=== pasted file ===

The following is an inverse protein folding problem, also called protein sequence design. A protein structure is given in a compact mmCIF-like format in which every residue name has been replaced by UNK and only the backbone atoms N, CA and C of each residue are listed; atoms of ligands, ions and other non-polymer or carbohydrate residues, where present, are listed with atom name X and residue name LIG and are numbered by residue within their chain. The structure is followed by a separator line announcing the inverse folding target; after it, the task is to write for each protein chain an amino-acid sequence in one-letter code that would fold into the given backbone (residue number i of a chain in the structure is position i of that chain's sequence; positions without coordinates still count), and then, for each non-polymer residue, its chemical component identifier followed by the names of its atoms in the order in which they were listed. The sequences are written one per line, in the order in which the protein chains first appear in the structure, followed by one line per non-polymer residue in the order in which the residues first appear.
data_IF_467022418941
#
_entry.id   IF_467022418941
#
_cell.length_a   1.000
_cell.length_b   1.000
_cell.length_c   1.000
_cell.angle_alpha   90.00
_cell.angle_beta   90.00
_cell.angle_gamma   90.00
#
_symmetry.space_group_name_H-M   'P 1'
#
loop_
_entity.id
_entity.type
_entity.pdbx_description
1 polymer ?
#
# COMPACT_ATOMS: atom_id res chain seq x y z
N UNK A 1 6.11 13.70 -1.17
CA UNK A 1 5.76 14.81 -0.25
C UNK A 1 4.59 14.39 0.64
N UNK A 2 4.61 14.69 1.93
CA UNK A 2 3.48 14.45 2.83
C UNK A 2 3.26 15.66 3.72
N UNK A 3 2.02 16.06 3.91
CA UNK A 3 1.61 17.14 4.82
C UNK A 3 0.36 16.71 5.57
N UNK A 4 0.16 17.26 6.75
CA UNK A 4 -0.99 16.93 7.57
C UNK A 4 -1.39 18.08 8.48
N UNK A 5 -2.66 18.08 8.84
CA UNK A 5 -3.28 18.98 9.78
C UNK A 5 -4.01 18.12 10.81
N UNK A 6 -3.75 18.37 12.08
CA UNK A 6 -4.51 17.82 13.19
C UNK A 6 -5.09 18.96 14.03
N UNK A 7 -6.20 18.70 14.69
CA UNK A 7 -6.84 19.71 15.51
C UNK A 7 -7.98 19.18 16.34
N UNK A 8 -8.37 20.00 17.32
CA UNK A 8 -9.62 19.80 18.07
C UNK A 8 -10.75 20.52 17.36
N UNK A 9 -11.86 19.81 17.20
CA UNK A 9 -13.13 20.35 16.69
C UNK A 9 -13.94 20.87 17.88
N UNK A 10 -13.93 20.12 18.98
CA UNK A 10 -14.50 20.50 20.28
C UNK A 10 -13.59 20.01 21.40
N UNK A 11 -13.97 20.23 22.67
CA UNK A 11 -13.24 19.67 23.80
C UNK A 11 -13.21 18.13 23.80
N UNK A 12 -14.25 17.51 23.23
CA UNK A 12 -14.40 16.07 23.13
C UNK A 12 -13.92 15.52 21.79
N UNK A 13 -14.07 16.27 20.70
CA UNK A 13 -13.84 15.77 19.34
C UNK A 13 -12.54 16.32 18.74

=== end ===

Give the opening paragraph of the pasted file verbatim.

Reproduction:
The following is an inverse protein folding problem, also called protein sequence design. A protein structure is given in a compact mmCIF-like format in which every residue name has been replaced by UNK and only the backbone atoms N, CA and C of each residue are listed; atoms of ligands, ions and other non-polymer or carbohydrate residues, where present, are listed with atom name X and residue name LIG and are numbered by residue within their chain. The structure is followed by a separator line announcing the inverse folding target; after it, the task is to write for each protein chain an amino-acid sequence in one-letter code that would fold into the given backbone (residue number i of a chain in the structure is position i of that chain's sequence; positions without coordinates still count), and then, for each non-polymer residue, its chemical component identifier followed by the names of its atoms in the order in which they were listed. The sequences are written one per line, in the order in which the protein chains first appear in the structure, followed by one line per non-polymer residue in the order in which the residues first appear.